Album review: Aerosmith, Pump (1989)


By Steve Newton

Some bands grow old gracefully, mellowing with age, but not Aerosmith. On Pump, the follow-up to the band’s 1987 comeback album Permanent Vacation, the bad boys from Boston are as rude ‘n’ rowdy as ever. And nobody does it better.

Pump kicks off with “Young Lust”, Aerosmith’s raunchiest opening track since “Draw the Line”, and things stay on a hectic course with ear-burners like “F.I.N.E.” and “Monkey on My Back”.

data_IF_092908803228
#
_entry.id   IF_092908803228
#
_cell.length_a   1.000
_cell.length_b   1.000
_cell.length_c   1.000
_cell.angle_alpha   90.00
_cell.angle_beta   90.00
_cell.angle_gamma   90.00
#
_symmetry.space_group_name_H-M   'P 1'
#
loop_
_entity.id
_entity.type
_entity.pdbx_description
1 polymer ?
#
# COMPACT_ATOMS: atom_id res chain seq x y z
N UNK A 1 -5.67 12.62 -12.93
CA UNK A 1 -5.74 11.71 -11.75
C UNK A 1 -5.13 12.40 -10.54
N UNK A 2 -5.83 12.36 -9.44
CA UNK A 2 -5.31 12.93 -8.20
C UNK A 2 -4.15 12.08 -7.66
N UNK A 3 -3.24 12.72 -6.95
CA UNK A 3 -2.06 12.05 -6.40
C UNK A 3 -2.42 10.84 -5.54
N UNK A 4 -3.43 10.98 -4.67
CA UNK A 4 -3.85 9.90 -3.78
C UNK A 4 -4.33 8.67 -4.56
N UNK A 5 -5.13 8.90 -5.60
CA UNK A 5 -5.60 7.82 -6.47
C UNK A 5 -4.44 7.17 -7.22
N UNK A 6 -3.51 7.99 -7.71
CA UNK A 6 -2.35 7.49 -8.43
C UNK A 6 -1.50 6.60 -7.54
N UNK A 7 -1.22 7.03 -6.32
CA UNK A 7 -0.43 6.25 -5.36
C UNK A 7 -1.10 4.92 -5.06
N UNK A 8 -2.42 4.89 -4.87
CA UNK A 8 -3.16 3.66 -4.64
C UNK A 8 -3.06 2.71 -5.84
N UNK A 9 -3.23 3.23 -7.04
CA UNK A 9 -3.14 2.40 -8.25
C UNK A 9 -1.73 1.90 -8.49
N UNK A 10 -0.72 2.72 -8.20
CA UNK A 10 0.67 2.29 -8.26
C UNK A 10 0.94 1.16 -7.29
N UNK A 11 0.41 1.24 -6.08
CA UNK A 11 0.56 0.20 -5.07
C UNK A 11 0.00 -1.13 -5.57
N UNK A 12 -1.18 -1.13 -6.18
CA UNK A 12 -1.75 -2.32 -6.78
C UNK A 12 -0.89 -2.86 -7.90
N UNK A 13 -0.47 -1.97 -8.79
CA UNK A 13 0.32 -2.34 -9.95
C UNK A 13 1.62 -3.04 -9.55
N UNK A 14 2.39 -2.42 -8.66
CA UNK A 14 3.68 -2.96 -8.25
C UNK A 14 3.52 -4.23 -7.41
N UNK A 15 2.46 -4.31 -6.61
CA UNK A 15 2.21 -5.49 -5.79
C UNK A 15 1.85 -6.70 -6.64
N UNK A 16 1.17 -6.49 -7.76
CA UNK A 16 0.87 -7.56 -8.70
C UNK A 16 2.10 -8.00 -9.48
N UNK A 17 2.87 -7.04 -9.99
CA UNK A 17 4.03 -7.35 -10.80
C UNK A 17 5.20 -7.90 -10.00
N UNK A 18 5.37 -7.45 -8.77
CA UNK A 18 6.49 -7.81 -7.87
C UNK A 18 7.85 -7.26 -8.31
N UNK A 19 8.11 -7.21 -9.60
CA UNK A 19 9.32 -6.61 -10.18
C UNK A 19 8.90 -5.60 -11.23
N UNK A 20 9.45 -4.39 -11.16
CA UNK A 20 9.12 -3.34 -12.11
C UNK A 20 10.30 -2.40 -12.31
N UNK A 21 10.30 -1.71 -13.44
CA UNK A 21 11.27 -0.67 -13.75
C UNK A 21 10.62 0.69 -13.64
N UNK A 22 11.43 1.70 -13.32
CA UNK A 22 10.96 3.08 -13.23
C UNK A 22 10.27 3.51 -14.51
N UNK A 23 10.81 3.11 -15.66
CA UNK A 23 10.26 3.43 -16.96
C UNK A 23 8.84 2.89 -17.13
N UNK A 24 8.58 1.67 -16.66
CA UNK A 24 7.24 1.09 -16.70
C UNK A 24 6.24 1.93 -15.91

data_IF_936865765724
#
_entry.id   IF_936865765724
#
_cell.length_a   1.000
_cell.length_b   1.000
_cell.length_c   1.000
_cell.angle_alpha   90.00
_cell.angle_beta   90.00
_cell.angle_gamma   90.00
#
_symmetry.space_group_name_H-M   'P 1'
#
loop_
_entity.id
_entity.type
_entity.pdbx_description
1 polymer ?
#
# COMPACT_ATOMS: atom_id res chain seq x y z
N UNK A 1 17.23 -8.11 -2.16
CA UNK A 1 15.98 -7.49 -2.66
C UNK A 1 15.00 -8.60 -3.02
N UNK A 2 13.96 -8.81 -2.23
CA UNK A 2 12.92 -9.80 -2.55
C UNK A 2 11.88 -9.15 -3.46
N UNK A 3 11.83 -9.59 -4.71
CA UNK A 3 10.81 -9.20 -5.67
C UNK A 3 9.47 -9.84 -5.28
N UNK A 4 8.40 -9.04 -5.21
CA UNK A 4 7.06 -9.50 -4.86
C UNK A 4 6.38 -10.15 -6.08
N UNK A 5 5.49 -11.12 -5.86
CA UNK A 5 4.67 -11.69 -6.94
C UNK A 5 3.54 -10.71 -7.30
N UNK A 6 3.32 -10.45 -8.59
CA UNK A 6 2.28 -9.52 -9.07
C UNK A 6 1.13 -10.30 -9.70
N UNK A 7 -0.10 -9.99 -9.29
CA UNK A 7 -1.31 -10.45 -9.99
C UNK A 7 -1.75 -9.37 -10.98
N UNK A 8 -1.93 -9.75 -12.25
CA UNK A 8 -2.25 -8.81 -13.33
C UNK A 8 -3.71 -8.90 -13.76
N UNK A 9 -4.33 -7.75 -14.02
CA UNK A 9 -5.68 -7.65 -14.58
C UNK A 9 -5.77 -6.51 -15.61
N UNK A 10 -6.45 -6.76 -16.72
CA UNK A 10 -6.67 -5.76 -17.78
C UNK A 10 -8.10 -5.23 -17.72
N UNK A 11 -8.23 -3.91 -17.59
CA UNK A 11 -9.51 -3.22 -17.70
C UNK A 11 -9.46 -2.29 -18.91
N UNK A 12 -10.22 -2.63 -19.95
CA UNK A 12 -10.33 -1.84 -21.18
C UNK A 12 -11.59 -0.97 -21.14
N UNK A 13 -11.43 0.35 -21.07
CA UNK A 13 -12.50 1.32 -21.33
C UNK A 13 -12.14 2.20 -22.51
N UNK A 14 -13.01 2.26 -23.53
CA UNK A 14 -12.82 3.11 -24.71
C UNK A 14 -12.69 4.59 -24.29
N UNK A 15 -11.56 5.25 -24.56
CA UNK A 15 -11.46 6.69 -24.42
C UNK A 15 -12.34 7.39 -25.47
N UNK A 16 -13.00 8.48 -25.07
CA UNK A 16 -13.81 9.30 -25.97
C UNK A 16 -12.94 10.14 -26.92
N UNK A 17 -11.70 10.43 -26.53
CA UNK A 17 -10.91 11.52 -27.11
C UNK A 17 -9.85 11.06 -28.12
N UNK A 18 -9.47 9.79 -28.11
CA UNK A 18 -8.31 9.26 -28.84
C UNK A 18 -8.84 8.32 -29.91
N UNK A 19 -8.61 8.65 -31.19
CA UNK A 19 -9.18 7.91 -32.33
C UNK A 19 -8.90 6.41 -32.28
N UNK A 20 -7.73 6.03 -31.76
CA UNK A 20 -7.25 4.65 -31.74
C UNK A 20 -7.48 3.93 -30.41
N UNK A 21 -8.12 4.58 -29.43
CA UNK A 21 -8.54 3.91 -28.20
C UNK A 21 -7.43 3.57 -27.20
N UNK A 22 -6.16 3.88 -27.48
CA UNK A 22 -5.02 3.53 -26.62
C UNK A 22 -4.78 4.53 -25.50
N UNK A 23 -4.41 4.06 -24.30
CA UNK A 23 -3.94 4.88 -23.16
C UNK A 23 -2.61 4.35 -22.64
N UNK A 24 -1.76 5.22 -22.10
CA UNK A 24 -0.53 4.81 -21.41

“Love in an Elevator”, the LP’s first single, is a libidinous shuffle that solidifies the sexy stance taken back in ’79 with “Walk This Way”. It shows off the keen studio talents of producer Bruce Fairbairn and engineer Mike Fraser, who helmed the record (as they did the last one) at Little Mountain Sound.

The only thing resembling a weak spot on Pump is the plodding “Don’t Get Mad, Get Even”, but that’s nothing to beef about when you’ve got nine other super tracks to while away the hours.

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